The handler only puts the message in a queue. I created a ConsoleUi class to poll the messages from the queue and display them in a scrolled text widget:

logger = logging.getLogger(__name__)


class ConsoleUi:
    """Poll messages from a logging queue and display them in a scrolled text widget"""

    def __init__(self, frame):
        self.frame = frame
        # Create a ScrolledText wdiget
        self.scrolled_text = ScrolledText(frame, state='disabled', height=12)
        self.scrolled_text.grid(row=0, column=0, sticky=(N, S, W, E))
        self.scrolled_text.configure(font='TkFixedFont')
        self.scrolled_text.tag_config('INFO', foreground='black')
        self.scrolled_text.tag_config('DEBUG', foreground='gray')
        self.scrolled_text.tag_config('WARNING', foreground='orange')
        self.scrolled_text.tag_config('ERROR', foreground='red')
        self.scrolled_text.tag_config('CRITICAL', foreground='red', underline=1)
        # Create a logging handler using a queue
        self.log_queue = queue.Queue()
        self.queue_handler = QueueHandler(self.log_queue)
        formatter = logging.Formatter('%(asctime)s: %(message)s')
        self.queue_handler.setFormatter(formatter)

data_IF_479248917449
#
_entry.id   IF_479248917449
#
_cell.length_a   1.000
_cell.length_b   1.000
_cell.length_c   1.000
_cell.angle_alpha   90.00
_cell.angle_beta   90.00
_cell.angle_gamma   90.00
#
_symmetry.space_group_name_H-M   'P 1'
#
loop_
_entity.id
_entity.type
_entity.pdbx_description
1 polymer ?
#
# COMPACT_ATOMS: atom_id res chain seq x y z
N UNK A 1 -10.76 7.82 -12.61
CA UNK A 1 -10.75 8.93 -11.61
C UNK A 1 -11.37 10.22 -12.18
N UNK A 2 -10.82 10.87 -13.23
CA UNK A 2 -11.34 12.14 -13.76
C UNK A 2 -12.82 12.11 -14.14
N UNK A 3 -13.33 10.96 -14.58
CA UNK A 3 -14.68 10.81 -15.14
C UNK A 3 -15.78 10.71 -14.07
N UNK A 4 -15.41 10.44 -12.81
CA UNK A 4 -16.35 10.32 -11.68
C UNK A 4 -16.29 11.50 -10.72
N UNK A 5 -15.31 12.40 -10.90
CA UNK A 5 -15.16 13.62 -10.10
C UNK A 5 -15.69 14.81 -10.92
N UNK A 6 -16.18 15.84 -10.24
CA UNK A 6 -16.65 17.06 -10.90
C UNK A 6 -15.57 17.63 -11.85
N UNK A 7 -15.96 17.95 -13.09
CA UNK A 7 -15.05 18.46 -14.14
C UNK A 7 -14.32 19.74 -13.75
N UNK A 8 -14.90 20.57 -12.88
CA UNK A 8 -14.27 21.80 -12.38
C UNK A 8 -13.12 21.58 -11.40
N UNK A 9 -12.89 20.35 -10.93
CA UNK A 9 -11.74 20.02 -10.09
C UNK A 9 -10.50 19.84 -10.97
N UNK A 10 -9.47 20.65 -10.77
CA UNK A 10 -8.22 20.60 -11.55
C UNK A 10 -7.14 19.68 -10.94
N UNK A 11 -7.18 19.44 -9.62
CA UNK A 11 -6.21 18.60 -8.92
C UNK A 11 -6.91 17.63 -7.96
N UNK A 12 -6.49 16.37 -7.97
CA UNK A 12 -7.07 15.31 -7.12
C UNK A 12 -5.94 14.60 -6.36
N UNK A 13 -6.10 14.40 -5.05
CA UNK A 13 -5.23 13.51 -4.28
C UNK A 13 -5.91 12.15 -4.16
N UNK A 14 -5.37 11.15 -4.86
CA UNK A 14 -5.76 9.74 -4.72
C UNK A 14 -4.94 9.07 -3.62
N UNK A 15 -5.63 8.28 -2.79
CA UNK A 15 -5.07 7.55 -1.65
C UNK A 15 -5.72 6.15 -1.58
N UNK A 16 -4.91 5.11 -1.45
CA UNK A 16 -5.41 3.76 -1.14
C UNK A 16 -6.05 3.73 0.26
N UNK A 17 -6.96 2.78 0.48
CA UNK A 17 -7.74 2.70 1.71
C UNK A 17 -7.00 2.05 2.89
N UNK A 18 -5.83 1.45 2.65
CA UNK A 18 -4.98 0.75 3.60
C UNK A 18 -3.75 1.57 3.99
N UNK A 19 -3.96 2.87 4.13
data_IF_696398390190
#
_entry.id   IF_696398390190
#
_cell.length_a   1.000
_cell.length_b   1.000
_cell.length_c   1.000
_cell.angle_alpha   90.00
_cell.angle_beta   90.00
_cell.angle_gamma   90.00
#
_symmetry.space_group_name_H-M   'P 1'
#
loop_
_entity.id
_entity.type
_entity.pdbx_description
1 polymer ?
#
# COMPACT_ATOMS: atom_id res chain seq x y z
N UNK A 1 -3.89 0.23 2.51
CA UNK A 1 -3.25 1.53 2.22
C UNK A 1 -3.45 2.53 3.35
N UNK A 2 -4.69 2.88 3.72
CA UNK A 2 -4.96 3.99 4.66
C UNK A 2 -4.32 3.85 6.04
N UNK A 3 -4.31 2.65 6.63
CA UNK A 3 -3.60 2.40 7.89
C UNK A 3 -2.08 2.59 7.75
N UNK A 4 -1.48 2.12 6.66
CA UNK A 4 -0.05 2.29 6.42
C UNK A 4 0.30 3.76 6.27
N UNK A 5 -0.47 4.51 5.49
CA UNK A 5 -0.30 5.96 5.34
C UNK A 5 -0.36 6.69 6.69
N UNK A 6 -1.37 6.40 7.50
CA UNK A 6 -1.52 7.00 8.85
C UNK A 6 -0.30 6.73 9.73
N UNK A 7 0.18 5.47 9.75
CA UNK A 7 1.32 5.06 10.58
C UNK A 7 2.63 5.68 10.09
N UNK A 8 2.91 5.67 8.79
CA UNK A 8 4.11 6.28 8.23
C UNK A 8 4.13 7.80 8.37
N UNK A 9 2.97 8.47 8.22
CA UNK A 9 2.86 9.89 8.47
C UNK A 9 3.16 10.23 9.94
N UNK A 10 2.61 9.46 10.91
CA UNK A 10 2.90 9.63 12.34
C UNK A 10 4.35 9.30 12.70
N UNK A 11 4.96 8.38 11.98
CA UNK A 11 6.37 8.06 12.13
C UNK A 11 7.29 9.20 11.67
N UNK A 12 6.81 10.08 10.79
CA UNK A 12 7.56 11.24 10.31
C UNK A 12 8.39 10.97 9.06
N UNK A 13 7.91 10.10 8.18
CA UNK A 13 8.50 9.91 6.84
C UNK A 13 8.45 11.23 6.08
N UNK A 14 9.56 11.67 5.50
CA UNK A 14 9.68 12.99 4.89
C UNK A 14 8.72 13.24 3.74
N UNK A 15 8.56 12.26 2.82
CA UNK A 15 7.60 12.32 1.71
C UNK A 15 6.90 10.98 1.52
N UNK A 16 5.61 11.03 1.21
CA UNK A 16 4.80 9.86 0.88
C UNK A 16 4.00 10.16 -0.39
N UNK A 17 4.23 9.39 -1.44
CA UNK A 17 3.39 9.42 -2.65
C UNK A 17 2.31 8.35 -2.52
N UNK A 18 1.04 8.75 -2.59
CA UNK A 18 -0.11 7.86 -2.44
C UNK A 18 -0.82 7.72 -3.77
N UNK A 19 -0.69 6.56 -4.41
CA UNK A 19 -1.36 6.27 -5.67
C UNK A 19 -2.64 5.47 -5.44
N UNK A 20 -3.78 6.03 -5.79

logger.addHandler(self.queue_handler)
        # Start polling messages from the queue
        self.frame.after(100, self.poll_log_queue)

    def display(self, record):
        msg = self.queue_handler.format(record)
        self.scrolled_text.configure(state='normal')
        self.scrolled_text.insert(tk.END, msg + '\n', record.levelname)
        self.scrolled_text.configure(state='disabled')
        # Autoscroll to the bottom
        self.scrolled_text.yview(tk.END)

    def poll_log_queue(self):
        # Check every 100ms if there is a new message in the queue to display
        while True:
            try:
                record = self.log_queue.get(block=False)
            except queue.Empty:
                break
            else:
                self.display(record)
        self.frame.after(100, self.poll_log_queue)

I can safely use the logger from different threads because only a queue is passed with the handler, no tkinter widget.

To demonstrate that, I created a separate thread to display the time every seconds:

class Clock(threading.Thread):
    """Class to display the time every seconds

    Every 5 seconds, the time is displayed using the logging.ERROR level
    to show that different colors are associated to the log levels
    """

    def __init__(self):
        super().__init__()
        self._stop_event = threading.Event()

    def run(self):
        logger.debug('Clock started')
        previous = -1
        while not self._stop_event.is_set():